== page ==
Today's Paper Latest Primary runoff results Voter guide Sports Core Values Newsletters Weather Obits Puzzles Archive Story ideas iPad

OPINION | GAME ON: FromSoftware’s demanding ‘Elden Ring’ respects player’s intelligence

by Jason Bennett | May 9, 2022 at 2:23 a.m.
In Elden Ring, as the Tarnished ride or walk the Lands Between to collect runes, they confront bosses and minibosses, such as the huge, hooded Wormface Boss near a Minor Erdtree in Altus Plateau. (FromSoftware)

I don't think it would be a stretch to say that FromSoftware's "Elden Ring" is its magnum opus, and a pinnacle of game development.

The bones have been there for a while, as its game-making craft was honed with "Dark Souls" 1, 2 and 3, "Bloodborne" and "Sekiro," but the action roleplaying game directed by Hidetaka Miyazaki (and in collaboration with "Game of Thrones" author George R.R. Martin) has truly fleshed out what is possible in video games.

If you've heard only a little about this game, it's probably that it's punishingly difficult, and that is true. The level design and boss encounters will delight, but they will also humble you with confidence-destroying experiences.

As with its earlier games, "Elden Ring" is presented in the third-person perspective, but this time in a massive open world, similar to those found in "Skyrim" or Legend of Zelda's "Breath of the Wild," in a place called the Lands Between. The game takes place sometime after the destruction of the titular Elden Ring, its shards scattered and fought over by the corrupted demigod children of Queen Marika the Eternal. The player's goal? Find the shards, put the ring back together and become the Elden Lord.

What sets "Elden Ring" apart from its contemporaries is how it goes against expectations for the genre. You're not collecting a pile of quests to complete; there's no mini-map; exploration areas aren't gated to keep you from exploring beyond your capability; and the game maximizes player agency. Go where you want, fight how you want.

"Elden Ring's" most unique contribution is trust in the player to be able to figure out the secrets, the puzzles, the methods to defeat a boss, and when to know victory is currently impossible and to back away. It is easy to find yourself in an area too difficult for you, both as a player and as a character. You are trusted to figure this out on your own.

[Video not showing up above? Click here to watch »]

The notoriously difficult bosses are here, too, as well as minibosses that wander the open world map. And again, the game puts its trust in the player to study: Learn attack patterns, spot weaknesses, use the right tools for the job and use the environment as an advantage.

The reliance on player agency starts at character creation with a number of class archetypes -- each with various bonuses and detriments -- available. Players can choose to fight mostly in melee combat, or use ranged attacks or various types of magic. Combat also takes place via stealth and on horseback, and the player can summon spirits to help, as well as nonplayer character allies for certain fights. Also an option is multiplayer, with the ability to have a friend join the game to assist (but which also comes with the downside of enemy players being able to "invade" your game, with a mission to kill you).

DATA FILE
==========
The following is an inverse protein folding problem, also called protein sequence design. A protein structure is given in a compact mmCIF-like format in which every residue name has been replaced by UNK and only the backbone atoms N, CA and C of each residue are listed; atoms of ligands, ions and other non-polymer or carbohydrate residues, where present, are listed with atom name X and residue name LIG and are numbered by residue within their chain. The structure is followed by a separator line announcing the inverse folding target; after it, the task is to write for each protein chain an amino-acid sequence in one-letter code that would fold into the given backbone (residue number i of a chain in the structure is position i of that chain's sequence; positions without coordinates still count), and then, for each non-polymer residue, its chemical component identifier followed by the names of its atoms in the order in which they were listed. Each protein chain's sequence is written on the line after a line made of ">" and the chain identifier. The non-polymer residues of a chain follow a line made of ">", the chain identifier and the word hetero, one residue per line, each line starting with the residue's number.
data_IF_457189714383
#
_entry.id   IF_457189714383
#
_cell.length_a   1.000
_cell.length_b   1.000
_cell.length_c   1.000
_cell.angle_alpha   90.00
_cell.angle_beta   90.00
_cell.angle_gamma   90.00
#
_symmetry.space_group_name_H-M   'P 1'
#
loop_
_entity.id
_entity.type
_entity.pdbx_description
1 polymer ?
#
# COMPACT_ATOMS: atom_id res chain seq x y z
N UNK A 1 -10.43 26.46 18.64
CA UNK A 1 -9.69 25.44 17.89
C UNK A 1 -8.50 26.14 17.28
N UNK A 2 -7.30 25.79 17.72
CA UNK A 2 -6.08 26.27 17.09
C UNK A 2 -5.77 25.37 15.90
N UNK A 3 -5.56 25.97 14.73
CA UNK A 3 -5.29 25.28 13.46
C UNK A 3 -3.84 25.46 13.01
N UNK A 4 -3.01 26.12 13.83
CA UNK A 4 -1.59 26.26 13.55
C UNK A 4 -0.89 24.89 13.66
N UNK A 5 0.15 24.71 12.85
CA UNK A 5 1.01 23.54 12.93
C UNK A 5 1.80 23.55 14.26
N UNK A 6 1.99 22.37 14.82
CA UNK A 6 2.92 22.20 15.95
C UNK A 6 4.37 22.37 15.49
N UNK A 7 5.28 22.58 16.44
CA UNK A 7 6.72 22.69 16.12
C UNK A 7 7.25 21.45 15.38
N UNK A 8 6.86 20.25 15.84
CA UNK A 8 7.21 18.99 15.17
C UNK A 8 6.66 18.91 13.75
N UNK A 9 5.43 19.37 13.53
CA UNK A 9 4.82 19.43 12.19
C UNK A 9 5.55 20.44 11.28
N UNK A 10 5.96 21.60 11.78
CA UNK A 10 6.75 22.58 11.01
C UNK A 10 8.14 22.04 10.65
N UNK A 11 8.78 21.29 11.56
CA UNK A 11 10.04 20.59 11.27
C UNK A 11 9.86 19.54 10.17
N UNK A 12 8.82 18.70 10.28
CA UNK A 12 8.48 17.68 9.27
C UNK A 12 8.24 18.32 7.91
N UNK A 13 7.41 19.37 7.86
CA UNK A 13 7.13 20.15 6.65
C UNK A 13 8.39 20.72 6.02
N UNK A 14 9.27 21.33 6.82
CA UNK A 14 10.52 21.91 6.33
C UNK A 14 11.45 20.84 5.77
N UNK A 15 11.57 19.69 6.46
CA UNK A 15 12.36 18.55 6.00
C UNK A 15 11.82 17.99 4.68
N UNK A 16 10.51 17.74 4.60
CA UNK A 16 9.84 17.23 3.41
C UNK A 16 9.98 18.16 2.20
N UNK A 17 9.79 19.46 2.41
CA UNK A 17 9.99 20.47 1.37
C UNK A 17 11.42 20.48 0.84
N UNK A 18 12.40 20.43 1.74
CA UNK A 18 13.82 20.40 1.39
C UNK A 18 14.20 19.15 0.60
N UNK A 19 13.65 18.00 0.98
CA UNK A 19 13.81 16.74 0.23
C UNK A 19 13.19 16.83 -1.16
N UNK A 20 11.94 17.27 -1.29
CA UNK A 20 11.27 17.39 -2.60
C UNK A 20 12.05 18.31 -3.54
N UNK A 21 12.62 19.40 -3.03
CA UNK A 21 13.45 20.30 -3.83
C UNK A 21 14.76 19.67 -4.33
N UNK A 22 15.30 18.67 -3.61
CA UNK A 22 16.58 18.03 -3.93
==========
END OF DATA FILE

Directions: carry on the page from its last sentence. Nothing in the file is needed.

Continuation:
The Lands Between feels like a real place, with a real sense of history. The world didn't happen when your character showed up, it was already here and you're just witnessing a glimpse, one moment in time out of many. And it's filled with secrets. Exploration is a treat. You can't travel 30 seconds in any direction without finding something that grabs your attention.

The major set pieces are stunning eye-candy, from an Yggdrasil-like, luminescent tree of epic proportions that spreads golden rays of light across the land, and wide forests blanketed in fog, to Gothic castles that punch the sky.

And there's always more to find. You've explored the land, but now you find an entrance to a sprawling underground lost city. And then you find a cave system beneath that, and then a toxic underground lake where some ancient beast dwells. Exploration has a real thrill when there's no way to predict what's going to be around the next corner.

If you're pursuing the quickest path to the end, bypassing as many side quests and stories as possible, "Elden Ring" will still generally take 50 to 70 hours to complete. For completionists, people who want to find every secret, every nugget of lore? Probably double that.

"Elden Ring" is not a game everyone will love. It is not a "relax and unwind" game, but one where fights are balanced on a knife's edge, where you'll face off against bus-size lobsters, 50-foot-tall trolls, fire-breathing dragons and various, spectral floating jellyfish and almost innumerable, grotesque monstrosities.

Full of mystery, "Elden Ring" is already making a strong case not just for game of the year, but of the decade, and we can only hope to be so blessed as to see another game even better.

  photo  In Elden Ring, as the Tarnished ride or walk the Lands Between to collect runes, they confront bosses and minibosses, such as the huge, hooded Wormface Boss near a Minor Erdtree in Altus Plateau. (FromSoftware)

‘Elden Ring’

Platform: Windows, Xbox, PlayStation

Cost: $60

Rating: Mature for blood, gore, violence

Score: 10 out of 10


Print Headline: ‘Elden Ring’ puts its trust in the player


Sponsor Content